Review by Ken Piesse, author of 52 cricket books
Richie Benaud was the free spirit behind cricket losing its stodginess of the late ‘50s. His passion, inventiveness and sheer skill heralded an extraordinary new era for Australian teams he controlled. Unlike most, his contributions were magnified long into retirement with his Channel 9 commentaries and frontline involvement in the Australian-led revolution of the game from 1977.
In his appreciation of Benaud — the latest in a long line of celebrations about the life and times of Australia’s best known cricketer since the Don — academic, historian and fan Brian Matthews pens a beguiling and personal tribute to one of his sporting heroes.
Matthews admits he became obsessed at penning the Benaud story, even though he was one of many to have been rejected by the great man who felt one biography, written by the notable AG ‘Johnnie’ Moyes and published in 1962, was enough.
Overcoming the roadblocks, Matthews centres his own Benaud story on some key moments in the Benaud career, particularly his finest hour as a player, leader and adventurer at Old Trafford in 1961 when Australia clutched a stunning Ashes series victory totally against the rhythm of the game.
Outside the tied Test, it was the greatest and most memorable of his career. Switching to around the wicket, a totally unconventional move later made famous by Shane Warne, Benaud bowled Australia to the unlikeliest of victories.
England was rapidly mowing down a last day target and Ted Dexter unstoppable before Benaud bowled five tight, scoreless deliveries from wide on the far return crease.
Dexter, as Matthews recalls, ‘was waiting for Richie to drop one short and I went for a cut against a ball which bounced a bit, was too close to me and I nicked it (behind, to Wally Grout).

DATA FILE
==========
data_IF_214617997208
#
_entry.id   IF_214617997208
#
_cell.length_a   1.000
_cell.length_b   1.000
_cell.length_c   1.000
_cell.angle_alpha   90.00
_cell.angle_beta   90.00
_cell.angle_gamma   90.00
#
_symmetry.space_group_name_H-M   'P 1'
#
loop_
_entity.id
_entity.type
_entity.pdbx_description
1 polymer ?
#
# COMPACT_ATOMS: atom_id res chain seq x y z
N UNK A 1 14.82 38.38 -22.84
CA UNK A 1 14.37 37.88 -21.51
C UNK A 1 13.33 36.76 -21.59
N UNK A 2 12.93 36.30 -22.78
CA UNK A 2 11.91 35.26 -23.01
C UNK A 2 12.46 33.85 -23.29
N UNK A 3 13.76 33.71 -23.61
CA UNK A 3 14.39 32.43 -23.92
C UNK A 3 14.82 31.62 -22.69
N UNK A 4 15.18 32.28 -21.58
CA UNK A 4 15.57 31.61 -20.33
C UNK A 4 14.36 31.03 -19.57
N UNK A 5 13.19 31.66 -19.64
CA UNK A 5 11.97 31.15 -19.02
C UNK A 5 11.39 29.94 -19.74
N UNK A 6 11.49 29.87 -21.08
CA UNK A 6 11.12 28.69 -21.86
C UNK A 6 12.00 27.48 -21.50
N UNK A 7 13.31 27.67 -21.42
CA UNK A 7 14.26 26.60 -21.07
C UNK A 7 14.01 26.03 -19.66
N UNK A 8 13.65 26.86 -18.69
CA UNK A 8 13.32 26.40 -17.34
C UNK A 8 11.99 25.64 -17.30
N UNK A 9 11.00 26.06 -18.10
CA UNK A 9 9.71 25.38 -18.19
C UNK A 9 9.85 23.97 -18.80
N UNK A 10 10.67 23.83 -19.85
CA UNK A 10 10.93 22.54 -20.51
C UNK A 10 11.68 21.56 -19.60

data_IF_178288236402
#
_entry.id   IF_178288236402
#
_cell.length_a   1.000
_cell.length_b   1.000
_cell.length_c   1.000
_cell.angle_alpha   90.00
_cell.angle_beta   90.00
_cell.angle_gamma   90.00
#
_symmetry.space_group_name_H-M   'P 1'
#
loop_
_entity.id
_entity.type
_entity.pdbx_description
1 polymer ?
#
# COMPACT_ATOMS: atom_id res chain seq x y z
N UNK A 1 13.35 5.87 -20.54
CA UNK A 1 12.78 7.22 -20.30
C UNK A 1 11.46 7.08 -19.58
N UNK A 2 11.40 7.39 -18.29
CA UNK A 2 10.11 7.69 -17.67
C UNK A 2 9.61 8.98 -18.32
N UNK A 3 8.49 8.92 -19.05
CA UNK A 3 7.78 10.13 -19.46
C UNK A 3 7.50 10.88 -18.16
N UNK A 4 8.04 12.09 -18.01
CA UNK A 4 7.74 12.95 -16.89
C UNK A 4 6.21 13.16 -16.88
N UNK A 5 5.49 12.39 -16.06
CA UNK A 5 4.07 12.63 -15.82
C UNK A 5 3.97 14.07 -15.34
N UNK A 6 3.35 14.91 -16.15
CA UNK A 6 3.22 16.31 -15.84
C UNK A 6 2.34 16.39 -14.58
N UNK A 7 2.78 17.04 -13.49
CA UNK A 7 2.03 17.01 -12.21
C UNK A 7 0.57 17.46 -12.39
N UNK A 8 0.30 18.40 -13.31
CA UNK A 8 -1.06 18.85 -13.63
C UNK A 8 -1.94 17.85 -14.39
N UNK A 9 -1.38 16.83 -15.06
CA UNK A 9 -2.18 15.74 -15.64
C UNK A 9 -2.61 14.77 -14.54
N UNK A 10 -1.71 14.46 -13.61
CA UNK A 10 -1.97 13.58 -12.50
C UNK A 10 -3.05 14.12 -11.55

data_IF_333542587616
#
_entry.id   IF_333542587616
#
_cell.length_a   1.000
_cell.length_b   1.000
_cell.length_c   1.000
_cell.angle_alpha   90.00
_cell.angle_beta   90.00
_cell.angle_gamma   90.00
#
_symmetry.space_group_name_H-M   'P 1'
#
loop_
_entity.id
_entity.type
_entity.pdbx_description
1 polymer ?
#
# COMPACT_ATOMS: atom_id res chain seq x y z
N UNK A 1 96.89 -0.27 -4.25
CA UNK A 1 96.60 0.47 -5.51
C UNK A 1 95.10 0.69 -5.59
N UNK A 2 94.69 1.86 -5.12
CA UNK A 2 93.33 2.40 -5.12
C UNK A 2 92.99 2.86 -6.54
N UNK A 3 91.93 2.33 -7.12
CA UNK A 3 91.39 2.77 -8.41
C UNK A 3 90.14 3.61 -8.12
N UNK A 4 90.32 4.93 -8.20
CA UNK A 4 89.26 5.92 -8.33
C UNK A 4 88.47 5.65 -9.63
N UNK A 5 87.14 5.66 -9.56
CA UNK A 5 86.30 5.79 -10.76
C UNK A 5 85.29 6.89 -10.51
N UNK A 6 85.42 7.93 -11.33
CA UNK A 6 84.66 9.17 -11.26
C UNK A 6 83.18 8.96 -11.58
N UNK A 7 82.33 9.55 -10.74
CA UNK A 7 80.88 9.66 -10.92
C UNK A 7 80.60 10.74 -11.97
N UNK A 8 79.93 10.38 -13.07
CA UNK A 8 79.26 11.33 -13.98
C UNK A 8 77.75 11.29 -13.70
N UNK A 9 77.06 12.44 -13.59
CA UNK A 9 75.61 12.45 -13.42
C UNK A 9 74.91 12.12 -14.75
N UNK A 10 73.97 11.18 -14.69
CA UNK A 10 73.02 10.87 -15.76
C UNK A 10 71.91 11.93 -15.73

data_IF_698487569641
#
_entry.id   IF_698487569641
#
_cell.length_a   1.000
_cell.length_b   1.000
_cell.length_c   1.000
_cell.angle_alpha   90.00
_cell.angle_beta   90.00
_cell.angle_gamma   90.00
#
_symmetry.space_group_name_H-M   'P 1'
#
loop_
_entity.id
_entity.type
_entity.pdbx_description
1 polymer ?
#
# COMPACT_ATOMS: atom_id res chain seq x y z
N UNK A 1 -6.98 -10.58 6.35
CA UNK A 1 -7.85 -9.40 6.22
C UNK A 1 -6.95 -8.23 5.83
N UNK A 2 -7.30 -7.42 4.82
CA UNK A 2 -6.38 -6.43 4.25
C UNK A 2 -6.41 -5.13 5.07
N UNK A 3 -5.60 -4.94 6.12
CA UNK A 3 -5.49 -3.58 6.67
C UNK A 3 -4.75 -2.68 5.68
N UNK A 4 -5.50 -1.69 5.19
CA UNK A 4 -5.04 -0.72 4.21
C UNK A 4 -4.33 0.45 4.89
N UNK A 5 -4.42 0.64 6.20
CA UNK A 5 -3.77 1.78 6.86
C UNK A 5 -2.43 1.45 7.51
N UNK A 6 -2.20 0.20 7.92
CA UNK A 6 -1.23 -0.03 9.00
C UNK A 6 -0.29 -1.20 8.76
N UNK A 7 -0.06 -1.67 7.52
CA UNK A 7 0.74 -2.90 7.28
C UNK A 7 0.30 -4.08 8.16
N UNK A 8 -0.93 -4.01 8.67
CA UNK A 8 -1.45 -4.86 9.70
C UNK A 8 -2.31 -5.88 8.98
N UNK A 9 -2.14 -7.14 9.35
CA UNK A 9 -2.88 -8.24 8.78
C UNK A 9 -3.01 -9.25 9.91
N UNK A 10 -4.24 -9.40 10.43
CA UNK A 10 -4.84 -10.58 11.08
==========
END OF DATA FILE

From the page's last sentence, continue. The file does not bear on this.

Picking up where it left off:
‘You have to give Richie good marks for going around the wicket. The reason he did that was not because he could bowl us out, but to stem the tide of the runs. Bowling leg-spin outside the leg stump is a famous way of drying up runs for a right-hander.’
In 25 balls, Benaud took five for 12. It was the most stunning spell of his career. Matthews and his holidaying mates saw every ball of that Test. With little money and no accommodation, they slept six nights in a row on matting in the local cricket club’s equipment store, courtesy of the old Trafford groundsman.
Benaud was the hero of the hour that unforgettable late July week in the summer of ‘61. And for many of us, even into his 80s, he never lost his charisma.
Benaud allowed cricket ‘to let the sunshine in’. He changed the face of the game he loved and according to Matthews, ‘revolutionised the ways in which its innumerable charms, complexities and rituals were communicated. He became its welcoming voice and encouraged patrons from the rough-and-ready suburban ovals to the most famous Test arenas in the cricketing world.’
If cricket’s standing as Australia’s favourite sport was in jeopardy before Benaud became captain in 1958, its joyful re-emergence centred around the inspiration of one man. This is a compelling story brilliantly re-told.